Wednesday, October 10, 2007

'Generation U': Why Time Reporters Just Wrote Their Own Career Obituaries

We're still catching up on important news this week, and one of the more interesting tidbits was a recent Women's Wear Daily report saying that Time Inc. print reporters won't be forced to do online work, thanks to a contract clause proposed by the Newspaper Guild.

Apparently, the two parties reached a tentative agreement for a three-year contract that includes guaranteed annual pay raises, and changes to severance packages and other benefits to Guild-protected employees -- but one of the additions is a stipulation that prevents management from demanding that print reporters must write for the Web.

(The magazines under Guild protection include People, Time, Fortune, Fortune Small Business, Sports Illustrated and Money.)

The Editorialiste asks: Can Time Inc. journalists make a bigger mistake?

As Columbia new media spokesman and writing-for-the-web guru Sree Sreenivasan said to me on Monday, "It's backwards. The guild might be making a mistake."

And I couldn't agree more.

Say what you want about new media, generations of journalists and the decline of printed readership, but it's looking to me as if Time Inc. professionals are swimming against the ever-strengthening stream of progress. But that's the obvious take on the news.

What I really want to know is: How exactly is this supposed to mesh with the 84-year-old flagship magazine's attempt to stay relevant in a 24-hour, wired, online news cycle?

When the flagship magazine slims down and takes contract work over full-time salaries, that sends a message that the time of the cubicle-embedded journalist is nearing an end. So when the journalists themselves turn around and say that they don't want to be a part of this "new movement," are they not hypocritical -- and furthermore, writing their own career obits?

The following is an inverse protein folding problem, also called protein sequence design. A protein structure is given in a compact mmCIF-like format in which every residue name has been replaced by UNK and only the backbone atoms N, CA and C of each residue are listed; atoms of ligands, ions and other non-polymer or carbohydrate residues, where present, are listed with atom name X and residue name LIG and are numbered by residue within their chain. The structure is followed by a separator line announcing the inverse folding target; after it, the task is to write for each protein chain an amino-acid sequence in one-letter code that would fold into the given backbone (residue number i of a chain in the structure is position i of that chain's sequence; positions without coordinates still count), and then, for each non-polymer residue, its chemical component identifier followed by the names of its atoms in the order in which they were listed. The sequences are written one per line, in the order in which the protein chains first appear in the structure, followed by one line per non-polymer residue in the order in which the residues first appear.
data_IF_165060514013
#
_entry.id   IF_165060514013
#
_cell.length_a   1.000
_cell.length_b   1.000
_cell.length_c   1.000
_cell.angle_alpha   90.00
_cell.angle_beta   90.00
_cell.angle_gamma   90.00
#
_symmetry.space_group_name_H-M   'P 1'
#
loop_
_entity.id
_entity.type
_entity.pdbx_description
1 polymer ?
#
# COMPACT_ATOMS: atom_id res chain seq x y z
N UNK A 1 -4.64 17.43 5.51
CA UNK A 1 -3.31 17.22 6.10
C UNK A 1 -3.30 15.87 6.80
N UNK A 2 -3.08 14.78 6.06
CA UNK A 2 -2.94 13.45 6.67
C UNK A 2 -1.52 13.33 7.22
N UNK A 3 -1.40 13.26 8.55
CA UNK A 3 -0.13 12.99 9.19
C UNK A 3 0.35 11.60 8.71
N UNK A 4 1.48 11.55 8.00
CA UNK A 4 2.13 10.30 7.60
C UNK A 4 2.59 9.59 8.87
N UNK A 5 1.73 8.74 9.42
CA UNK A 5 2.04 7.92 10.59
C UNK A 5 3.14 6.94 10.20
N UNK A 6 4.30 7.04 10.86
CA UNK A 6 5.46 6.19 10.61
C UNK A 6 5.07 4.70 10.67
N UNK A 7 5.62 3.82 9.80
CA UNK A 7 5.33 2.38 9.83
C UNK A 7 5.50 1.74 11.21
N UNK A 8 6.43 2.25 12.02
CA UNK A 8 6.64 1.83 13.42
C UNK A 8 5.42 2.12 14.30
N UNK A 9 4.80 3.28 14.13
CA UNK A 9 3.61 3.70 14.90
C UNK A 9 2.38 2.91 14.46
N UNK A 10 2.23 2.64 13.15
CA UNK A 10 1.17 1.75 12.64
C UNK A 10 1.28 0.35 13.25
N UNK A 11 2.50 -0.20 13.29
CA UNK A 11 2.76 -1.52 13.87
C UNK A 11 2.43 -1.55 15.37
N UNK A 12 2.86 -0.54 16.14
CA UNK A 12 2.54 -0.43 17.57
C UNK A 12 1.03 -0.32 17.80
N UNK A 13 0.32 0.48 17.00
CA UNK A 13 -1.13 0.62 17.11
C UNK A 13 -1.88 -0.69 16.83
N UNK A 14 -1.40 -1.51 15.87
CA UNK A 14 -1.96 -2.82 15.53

It seems to me that this contract is two steps forward, three steps back. For every guaranteed annual raise and benefits package, each journalist is effectively saying, "Keep me comfortable for the rest of my career here, please, at the expense of the publication and my generation." All Time Inc. seems to have to do is wait it out until each journalist drops dead, phasing out the "resistant generation" and gladly handing the iconic magazine over to a new generation of technophiles for which writing for the web is the norm.

Of course, this will all happen, in say, 20 years -- when doing so will seem old hat and fitting of Time's reputation. But is this really the way to conduct business -- leaving (ironically) time to shape a publication and company?

I don't think so. Time Inc. employees, it's time to wise up -- buy yourself a laptop and a digital camera and learn how to do what the rest of the U.S. already does.

The New York Times' Thomas L. Friedman wrote today about "Generation Q" -- a "quiet" generation of idealistic college students who aren't into political or social activism. I beg the question -- are Time Inc. employees a part of journalism's "Generation U" -- Generation Unplug?

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